But here’s something that has always perplexed me, and I have never really found and answer for: seam finishes on set-in sleeves. Do you do one of those treatments before setting in the sleeve, along both the curve of the cap and the armhole? It seems like that would be really complicated to orchestrate. I haven’t managed to figure this one out and am not really sure how to approach it with fray-prone or sheer fabrics, and I haven’t found references in my new/vintage sewing books, either. I understand the idea for flat seams but take it to 3D and my head goes boom. I would love it if you’d consider doing a post on seam finishes for sleeves sometime in the future. 🙂

    1. Hi Tasha!

      I think I might approach this next week – sort of a seam finishing in action type thing. I’ll definitely show sleeves as well as various other places too.

  2. This is such a great reference post. I do have a serger and love how easy it makes it to finish seams, but it doesn’t work well on everything. I’m kind of laughing about the first one because I never realized that for a zig-zag seam finish, you’re not supposed to actually let the zig zags go over the edge! It looks so much nicer, and I wish I’d read this before I sewed the zig-zag seam finished shorts I’m just about done with!

    1. Actually, I’ve seen it done both ways, but sometimes the fabric gets all caught up in the feed of the machine. I prefer to trim the seam a little if needed after zigzagging to prevent this as its happened more times than I care to admit. I’m sure your zigzag looks great though – wouldn’t worry too much. Either way, you do have a finished seam!

  3. Thank you so much for this post ! This is so useful and it got me motivated to try some new finishes. Can’t wait for your next post !

  4. Thanks for a great post, this is so helpful! Becky mentions she sews the zig zags going over the edge and I have been doing the same; when I first read your post I thought I must’ve been doing it wrong all this time but I just checked my sewing machine manual and it has a picture of the zig zag going over the edge, and they call it overcasting. The end result is pretty untidy though, an unsatisfactory cross between your first zig zag example, and the serged seam finish. I never thought of sewing the zig zag within the seam (your first pic) but I will give that a go.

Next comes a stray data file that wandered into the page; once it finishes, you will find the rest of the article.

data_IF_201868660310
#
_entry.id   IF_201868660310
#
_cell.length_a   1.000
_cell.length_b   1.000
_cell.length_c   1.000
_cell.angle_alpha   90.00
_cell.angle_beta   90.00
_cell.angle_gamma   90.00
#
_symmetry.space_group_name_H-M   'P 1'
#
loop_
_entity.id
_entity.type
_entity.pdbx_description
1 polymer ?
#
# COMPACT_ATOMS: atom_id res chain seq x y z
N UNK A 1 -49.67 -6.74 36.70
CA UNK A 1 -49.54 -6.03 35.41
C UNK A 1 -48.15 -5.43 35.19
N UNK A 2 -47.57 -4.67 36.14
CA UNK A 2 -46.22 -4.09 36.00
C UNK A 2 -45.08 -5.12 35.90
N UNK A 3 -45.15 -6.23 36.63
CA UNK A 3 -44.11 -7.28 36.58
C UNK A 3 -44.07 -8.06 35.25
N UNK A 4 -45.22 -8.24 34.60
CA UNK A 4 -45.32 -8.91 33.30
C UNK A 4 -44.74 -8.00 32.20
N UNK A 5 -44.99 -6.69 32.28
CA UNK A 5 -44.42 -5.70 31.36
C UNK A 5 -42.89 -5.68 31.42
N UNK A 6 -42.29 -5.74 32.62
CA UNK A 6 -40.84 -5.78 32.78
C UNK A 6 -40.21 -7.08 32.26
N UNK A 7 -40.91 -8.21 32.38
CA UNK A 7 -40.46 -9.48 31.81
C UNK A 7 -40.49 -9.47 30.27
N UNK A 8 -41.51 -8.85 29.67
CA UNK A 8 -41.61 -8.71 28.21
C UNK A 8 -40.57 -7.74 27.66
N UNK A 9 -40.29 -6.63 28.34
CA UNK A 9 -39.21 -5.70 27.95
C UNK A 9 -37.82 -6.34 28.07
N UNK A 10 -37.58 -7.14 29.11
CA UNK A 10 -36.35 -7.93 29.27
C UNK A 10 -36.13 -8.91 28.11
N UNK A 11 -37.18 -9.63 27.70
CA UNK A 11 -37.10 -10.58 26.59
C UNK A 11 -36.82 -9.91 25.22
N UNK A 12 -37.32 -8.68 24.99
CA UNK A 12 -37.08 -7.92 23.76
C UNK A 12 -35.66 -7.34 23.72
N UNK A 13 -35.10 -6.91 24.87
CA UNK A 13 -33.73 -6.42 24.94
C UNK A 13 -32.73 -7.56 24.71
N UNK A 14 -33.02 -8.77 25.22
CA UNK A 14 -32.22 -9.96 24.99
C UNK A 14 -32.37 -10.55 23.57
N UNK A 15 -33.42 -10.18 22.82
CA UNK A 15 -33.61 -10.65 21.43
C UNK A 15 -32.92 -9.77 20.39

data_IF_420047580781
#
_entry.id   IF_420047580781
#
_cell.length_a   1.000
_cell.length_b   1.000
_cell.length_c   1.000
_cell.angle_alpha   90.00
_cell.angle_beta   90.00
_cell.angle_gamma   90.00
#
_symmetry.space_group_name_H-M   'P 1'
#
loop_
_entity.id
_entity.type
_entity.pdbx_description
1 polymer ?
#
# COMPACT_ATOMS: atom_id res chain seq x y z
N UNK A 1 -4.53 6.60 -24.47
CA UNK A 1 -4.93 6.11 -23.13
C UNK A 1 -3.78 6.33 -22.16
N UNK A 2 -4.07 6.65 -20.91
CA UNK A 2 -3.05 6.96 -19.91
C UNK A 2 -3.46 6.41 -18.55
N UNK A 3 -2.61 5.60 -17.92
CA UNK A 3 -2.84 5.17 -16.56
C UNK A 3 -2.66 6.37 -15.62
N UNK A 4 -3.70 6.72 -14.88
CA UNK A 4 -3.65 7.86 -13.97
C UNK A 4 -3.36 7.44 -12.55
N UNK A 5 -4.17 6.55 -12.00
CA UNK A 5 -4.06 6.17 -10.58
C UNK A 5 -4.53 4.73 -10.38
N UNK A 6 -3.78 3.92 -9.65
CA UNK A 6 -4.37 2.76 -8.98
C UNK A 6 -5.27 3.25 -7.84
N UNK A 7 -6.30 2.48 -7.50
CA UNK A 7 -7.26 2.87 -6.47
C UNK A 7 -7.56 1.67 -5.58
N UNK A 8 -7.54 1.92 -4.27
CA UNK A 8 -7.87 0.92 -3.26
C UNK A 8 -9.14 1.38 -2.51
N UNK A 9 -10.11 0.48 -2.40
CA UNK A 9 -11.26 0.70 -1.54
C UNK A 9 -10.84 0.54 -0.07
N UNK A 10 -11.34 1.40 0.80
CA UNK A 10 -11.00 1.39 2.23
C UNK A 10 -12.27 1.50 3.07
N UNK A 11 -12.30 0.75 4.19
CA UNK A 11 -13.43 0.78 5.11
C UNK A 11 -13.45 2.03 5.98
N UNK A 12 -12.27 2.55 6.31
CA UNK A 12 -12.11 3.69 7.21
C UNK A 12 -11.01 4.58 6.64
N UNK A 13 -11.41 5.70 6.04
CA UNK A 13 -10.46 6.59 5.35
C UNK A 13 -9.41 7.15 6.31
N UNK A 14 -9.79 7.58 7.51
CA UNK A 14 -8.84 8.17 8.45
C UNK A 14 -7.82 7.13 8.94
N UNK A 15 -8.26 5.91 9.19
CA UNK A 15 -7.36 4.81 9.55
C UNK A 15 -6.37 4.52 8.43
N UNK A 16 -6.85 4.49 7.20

1. My sewing manuals also say the same, but I have to admit that for alot of fabrics, when I’ve done this seam finish, the fabric gets all tangled up in the machine feed. It is a nightmare! I prefer to trim the edge if needed – works just a little bit better without the hassle of having it rip up your fabric.

  5. Hi Sunni,

    May I know when I hand overcast, will it be strong enough for the washing machine?

    I have been using the Hong Kong finish method for a blouse I am currently making. I noticed in your tutorial that the binding that is behind the seam is a raw finish. Won’t it fray? Again will it be okay to machine wash? I use store bought bias but I can only get 1/2″ wide around here unless I cut my own. And stitching in the ditch can be quite finicky 😦 If I cut the binding myself, must it be on the bias?



  6. Hi Barbara!

    So sorry I didn’t see this comment come through until you pointed it out! Here goes! Usually when you use a hand overcast, its on fabrics that aren’t necessarily meant to be washed in the washing machine, so my thought is, no its not meant for those fabrics. Silk and wool fabrics are where I’ve mostly seen it.

    For the Hong Kong finish method, you should be using a bias binding. The reason being is that bias cut things hold up to fray really well. In fact, they shouldn’t and don’t fray if only a tiny bit. If you are cutting the binding yourself, definitely use bias binding because of the frayage factor and because all in all fabrics cut on the bias end up being a little thinner than those cut on the straight grain. Something to do with the way its stretches.

    Hopefully this gives you more direction! Thanks for your comment!

    1. Thanks for answering my questions. I figured the overcast seam finish would not hold well with regular machine washing, just needed some confirmation.

      I see because bias almost doesn’t fray it doesn’t need to be turned in. That’s really clever.

      Thanks a mil Sunni.